Honestly, this is more out of curiosity than anything. I have no real reason for putting this out there other than seeing if there’s a consensus on the matter. I came across something recently that just caused me to pause.

You see, when I was at the NRA’s recent ARC match at the Peacemaker National Training Center, there was a question during the initial safety briefing that caught me off guard. During the briefing, right after we talked all about the 180-degree rule and safe movement around the range, someone asked if we were required to put our safeties on during movement.

Immediately I thought to myself, “Well of course, dummy! Why wouldn’t you!?!”

But then the answer that came back was, “No, you don’t need to do that.”

I was floored, stunned even. You mean we weren’t expected to click our safeties on during position changes while we ran around with loaded weapons?!?

For context, I have always put the safety on when moving from position to position. I never wanted to be in a situation where I could be moving along, trip, and accidentally squeeze the trigger while regaining balance. It takes practically no time to click the safety on and off with the firing hand thumb, especially when using 45-degree selectors.

But it occurred to me that maybe I’m unique in this respect.

Over to You

So here’s the question at hand: how do you manage the safety on your rifle? When do you put it on and off? Do you put it on during reloads (I don’t), during movement? Are you a Delta operator who leaves it off all of the time and says your finger is your safety?

Am I overthinking it? I mean Glocks don’t even have safeties and that seems to work out just fine [sarcasm].

What do you think? If you were running the range, what would your rules be?

Matt

Matt

Matt is the primary author and owner of The Everyday Marksman. He's former military officer turned professional tech sector trainer. He's a lifelong learner, passionate outdoorsman, and steadfast supporter of firearms culture.
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25 Comments
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Sunshine_Shooter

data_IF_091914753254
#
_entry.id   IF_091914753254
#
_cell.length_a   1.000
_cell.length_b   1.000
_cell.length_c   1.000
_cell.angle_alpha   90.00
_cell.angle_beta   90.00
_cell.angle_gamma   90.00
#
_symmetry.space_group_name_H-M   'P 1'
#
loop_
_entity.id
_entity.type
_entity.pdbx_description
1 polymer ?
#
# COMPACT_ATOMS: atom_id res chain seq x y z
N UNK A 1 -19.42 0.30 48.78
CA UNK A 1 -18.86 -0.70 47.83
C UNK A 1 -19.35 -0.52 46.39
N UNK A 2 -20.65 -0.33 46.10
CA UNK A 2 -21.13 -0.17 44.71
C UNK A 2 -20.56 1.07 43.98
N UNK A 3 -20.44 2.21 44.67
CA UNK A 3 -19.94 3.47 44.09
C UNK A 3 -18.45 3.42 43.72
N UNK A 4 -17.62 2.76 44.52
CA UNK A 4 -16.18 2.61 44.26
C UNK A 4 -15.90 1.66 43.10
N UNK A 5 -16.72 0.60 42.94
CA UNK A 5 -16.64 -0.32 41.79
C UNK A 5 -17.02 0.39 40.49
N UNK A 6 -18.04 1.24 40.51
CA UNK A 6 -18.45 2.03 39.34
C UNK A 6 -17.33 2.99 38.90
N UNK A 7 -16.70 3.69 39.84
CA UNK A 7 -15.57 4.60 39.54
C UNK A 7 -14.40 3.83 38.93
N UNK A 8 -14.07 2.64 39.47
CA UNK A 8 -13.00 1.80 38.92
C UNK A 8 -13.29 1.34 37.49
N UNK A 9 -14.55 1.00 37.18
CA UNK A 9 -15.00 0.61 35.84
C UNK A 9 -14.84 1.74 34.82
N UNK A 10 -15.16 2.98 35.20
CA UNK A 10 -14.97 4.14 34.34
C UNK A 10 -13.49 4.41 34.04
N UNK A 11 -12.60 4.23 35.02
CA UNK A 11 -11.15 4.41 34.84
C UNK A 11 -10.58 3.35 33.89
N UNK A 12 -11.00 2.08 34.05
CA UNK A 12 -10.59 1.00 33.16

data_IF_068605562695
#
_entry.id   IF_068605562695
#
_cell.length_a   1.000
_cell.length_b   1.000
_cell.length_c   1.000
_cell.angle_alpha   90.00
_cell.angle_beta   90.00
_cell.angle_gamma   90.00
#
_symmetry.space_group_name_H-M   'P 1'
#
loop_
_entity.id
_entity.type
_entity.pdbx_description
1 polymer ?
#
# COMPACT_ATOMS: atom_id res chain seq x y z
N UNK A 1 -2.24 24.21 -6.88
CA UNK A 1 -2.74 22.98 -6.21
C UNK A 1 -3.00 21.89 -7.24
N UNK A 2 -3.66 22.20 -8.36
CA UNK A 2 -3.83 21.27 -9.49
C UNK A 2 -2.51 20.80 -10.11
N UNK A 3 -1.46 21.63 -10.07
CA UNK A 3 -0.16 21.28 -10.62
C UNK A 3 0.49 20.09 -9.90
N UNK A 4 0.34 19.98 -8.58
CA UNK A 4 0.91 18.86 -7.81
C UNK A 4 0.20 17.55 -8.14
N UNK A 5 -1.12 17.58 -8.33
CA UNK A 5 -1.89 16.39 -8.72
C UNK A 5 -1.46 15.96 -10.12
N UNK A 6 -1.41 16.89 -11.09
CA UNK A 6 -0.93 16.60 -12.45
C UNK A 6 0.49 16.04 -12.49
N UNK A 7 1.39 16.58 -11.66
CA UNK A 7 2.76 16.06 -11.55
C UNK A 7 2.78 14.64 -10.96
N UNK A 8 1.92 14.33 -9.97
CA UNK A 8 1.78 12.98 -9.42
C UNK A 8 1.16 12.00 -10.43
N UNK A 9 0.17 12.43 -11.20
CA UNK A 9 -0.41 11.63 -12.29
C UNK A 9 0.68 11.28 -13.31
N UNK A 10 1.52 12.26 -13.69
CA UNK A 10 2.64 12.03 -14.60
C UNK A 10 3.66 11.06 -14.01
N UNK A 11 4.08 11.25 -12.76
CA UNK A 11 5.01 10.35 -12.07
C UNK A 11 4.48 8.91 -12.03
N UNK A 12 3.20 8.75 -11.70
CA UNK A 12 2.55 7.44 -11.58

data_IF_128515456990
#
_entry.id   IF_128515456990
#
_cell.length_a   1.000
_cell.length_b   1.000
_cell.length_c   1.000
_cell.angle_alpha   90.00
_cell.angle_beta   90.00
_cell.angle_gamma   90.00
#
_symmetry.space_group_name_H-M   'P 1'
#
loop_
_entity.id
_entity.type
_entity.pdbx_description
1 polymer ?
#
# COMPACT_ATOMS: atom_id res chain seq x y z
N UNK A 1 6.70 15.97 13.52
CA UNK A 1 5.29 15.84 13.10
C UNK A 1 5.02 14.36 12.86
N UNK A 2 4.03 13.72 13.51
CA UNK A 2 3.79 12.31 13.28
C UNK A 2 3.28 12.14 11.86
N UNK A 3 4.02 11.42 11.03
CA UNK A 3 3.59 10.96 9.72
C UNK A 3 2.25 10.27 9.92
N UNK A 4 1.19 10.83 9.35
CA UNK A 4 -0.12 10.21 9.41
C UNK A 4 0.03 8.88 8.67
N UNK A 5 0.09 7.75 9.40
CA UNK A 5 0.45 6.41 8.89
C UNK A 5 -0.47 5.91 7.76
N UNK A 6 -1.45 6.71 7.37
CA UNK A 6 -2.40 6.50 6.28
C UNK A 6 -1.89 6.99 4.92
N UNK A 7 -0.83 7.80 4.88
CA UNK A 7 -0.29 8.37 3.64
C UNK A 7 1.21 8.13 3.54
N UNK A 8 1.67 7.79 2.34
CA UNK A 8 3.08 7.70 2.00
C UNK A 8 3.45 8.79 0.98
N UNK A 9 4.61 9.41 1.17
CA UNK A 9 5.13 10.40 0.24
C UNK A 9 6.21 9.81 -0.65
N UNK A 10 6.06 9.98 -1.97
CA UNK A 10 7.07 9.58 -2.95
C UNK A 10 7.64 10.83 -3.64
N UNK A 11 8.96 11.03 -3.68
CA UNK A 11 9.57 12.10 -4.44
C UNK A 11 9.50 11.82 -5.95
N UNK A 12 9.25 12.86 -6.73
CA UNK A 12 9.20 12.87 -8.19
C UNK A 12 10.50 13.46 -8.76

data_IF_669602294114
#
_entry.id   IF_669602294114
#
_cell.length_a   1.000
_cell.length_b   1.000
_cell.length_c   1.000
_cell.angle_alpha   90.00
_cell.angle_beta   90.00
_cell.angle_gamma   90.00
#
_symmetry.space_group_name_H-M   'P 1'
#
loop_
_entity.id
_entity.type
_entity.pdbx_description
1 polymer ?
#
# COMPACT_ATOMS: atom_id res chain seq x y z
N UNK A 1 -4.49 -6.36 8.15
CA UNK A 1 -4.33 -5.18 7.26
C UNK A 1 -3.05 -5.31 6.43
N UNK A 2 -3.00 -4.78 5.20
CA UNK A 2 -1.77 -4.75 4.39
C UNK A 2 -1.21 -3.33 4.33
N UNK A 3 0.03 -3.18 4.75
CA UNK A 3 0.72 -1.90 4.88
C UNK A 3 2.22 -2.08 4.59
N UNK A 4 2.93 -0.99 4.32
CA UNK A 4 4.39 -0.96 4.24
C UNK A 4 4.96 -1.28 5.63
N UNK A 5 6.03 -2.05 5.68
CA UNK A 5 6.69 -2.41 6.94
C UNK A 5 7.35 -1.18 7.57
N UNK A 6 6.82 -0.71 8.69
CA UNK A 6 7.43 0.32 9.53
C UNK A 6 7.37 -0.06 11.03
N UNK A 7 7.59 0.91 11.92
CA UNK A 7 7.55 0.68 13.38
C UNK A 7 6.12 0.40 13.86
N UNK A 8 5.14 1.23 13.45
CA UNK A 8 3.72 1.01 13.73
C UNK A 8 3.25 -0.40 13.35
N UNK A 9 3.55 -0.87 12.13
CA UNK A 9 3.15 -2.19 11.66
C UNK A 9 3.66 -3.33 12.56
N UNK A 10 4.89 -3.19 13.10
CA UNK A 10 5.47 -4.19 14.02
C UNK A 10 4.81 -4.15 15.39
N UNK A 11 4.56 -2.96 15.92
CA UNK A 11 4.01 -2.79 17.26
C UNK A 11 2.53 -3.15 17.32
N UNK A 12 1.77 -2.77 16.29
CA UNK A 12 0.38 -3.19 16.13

Member

Always safety between positions. That’s what I do, and it’s the minimum I’d require for anyone under my supervision. When I was new to the AR, I left it off all the time. “It’s drop safe” and “Just practice trigger finger discipline” were two of the ways my mind though about it and allowed me to justify the practice, but I was looking at it incorrectly. I was looking at it from the position of “what if everything works as it should?”. Now I look at it along the lines of “what if something goes wrong?”. Putting your safety on… Read more »

Mark C
Mark C
Guest
Replying to  Sunshine_Shooter

I concur. For civilians, competitors and even cops, that safety is important because if your actually doing anything that really matters, it is in less than ideal conditions and lives are at stake…its never going to be a good tone and you revert back, instinctively, to what you have trained and mastered.

Nick
Nick
Guest

My goal is to train myself to always switch the safety on and off, I am not 100% there yet. I do this because 1) the buddies I shoot with want that. 2) I think the benefits far outweigh any “negative” downsides to flipping the safety on and off (I can’t really think of one anyway…sure it could be slower for a newer shooter, but that is something that can be fixed with practice).

My two cents.

Miguel Rodriguez
Miguel Rodriguez
Guest

Safety is always engaged when not pointed at a target. When the rifle is raised, it is flipped off. When lowered it is engaged. I also engage the safety when reloading an AR as some in the SOF community advocate.

Jackie Treehorn
Jackie Treehorn
Guest

Outstanding discussion point.

Yes, ON. Manipulating the manual safety on a long gun is fundamental. It’s an essential skill of weapons manipulation, whether on the square range or going high speed. I was trained to go finger straight and automatically apply the safety EVERYTIME when coming off target, moving, transitioning, reloading, etc. Anytime I am not actively engaging a target(s), the manual safety goes on.

I would ask – even on the flat range, wouldn’t you want me to apply the safety on my long gun when not firing if I am in proximity of you?